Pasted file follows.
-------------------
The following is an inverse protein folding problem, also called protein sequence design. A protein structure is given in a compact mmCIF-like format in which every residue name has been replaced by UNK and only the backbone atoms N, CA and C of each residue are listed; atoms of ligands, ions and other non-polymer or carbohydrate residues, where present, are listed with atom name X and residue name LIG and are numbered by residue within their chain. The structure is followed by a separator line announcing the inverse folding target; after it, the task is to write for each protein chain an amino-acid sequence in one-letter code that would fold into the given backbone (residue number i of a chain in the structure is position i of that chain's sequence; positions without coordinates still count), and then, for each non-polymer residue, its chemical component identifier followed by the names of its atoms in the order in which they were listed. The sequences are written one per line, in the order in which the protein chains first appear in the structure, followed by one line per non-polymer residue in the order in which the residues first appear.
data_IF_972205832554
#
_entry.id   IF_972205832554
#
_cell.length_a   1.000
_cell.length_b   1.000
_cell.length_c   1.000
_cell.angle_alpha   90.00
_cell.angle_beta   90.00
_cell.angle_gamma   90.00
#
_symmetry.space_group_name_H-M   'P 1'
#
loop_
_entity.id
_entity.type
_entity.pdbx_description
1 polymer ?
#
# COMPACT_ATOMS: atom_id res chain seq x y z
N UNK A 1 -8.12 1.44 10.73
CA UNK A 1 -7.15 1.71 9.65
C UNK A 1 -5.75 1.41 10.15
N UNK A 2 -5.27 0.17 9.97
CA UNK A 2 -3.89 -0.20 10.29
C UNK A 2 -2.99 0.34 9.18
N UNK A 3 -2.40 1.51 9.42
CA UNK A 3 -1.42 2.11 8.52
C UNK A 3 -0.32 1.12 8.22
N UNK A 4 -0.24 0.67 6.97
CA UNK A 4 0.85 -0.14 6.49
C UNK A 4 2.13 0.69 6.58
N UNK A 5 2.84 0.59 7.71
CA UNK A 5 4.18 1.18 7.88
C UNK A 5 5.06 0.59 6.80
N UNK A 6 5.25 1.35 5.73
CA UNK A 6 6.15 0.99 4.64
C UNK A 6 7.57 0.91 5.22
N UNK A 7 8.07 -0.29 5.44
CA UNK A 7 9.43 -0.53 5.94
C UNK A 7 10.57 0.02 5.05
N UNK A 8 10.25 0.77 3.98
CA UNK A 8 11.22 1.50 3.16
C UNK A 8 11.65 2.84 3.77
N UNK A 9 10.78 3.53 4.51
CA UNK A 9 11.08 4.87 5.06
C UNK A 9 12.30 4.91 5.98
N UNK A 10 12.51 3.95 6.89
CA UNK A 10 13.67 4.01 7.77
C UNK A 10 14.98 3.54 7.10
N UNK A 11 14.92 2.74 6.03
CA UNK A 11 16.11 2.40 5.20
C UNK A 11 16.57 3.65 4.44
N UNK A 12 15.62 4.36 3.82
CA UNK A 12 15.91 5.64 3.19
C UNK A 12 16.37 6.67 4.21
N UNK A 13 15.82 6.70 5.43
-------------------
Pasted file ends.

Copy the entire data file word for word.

The following is an inverse protein folding problem, also called protein sequence design. A protein structure is given in a compact mmCIF-like format in which every residue name has been replaced by UNK and only the backbone atoms N, CA and C of each residue are listed; atoms of ligands, ions and other non-polymer or carbohydrate residues, where present, are listed with atom name X and residue name LIG and are numbered by residue within their chain. The structure is followed by a separator line announcing the inverse folding target; after it, the task is to write for each protein chain an amino-acid sequence in one-letter code that would fold into the given backbone (residue number i of a chain in the structure is position i of that chain's sequence; positions without coordinates still count), and then, for each non-polymer residue, its chemical component identifier followed by the names of its atoms in the order in which they were listed. The sequences are written one per line, in the order in which the protein chains first appear in the structure, followed by one line per non-polymer residue in the order in which the residues first appear.
data_IF_972205832554
#
_entry.id   IF_972205832554
#
_cell.length_a   1.000
_cell.length_b   1.000
_cell.length_c   1.000
_cell.angle_alpha   90.00
_cell.angle_beta   90.00
_cell.angle_gamma   90.00
#
_symmetry.space_group_name_H-M   'P 1'
#
loop_
_entity.id
_entity.type
_entity.pdbx_description
1 polymer ?
#
# COMPACT_ATOMS: atom_id res chain seq x y z
N UNK A 1 -8.12 1.44 10.73
CA UNK A 1 -7.15 1.71 9.65
C UNK A 1 -5.75 1.41 10.15
N UNK A 2 -5.27 0.17 9.97
CA UNK A 2 -3.89 -0.20 10.29
C UNK A 2 -2.99 0.34 9.18
N UNK A 3 -2.40 1.51 9.42
CA UNK A 3 -1.42 2.11 8.52
C UNK A 3 -0.32 1.12 8.22
N UNK A 4 -0.24 0.67 6.97
CA UNK A 4 0.85 -0.14 6.49
C UNK A 4 2.13 0.69 6.58
N UNK A 5 2.84 0.59 7.71
CA UNK A 5 4.18 1.18 7.88
C UNK A 5 5.06 0.59 6.80
N UNK A 6 5.25 1.35 5.73
CA UNK A 6 6.15 0.99 4.64
C UNK A 6 7.57 0.91 5.22
N UNK A 7 8.07 -0.29 5.44
CA UNK A 7 9.43 -0.53 5.94
C UNK A 7 10.57 0.02 5.05
N UNK A 8 10.25 0.77 3.98
CA UNK A 8 11.22 1.50 3.16
C UNK A 8 11.65 2.84 3.77
N UNK A 9 10.78 3.53 4.51
CA UNK A 9 11.08 4.87 5.06
C UNK A 9 12.30 4.91 5.98
N UNK A 10 12.51 3.95 6.89
CA UNK A 10 13.67 4.01 7.77
C UNK A 10 14.98 3.54 7.10
N UNK A 11 14.92 2.74 6.03
CA UNK A 11 16.11 2.40 5.20
C UNK A 11 16.57 3.65 4.44
N UNK A 12 15.62 4.36 3.82
CA UNK A 12 15.91 5.64 3.19
C UNK A 12 16.37 6.67 4.21
N UNK A 13 15.82 6.70 5.43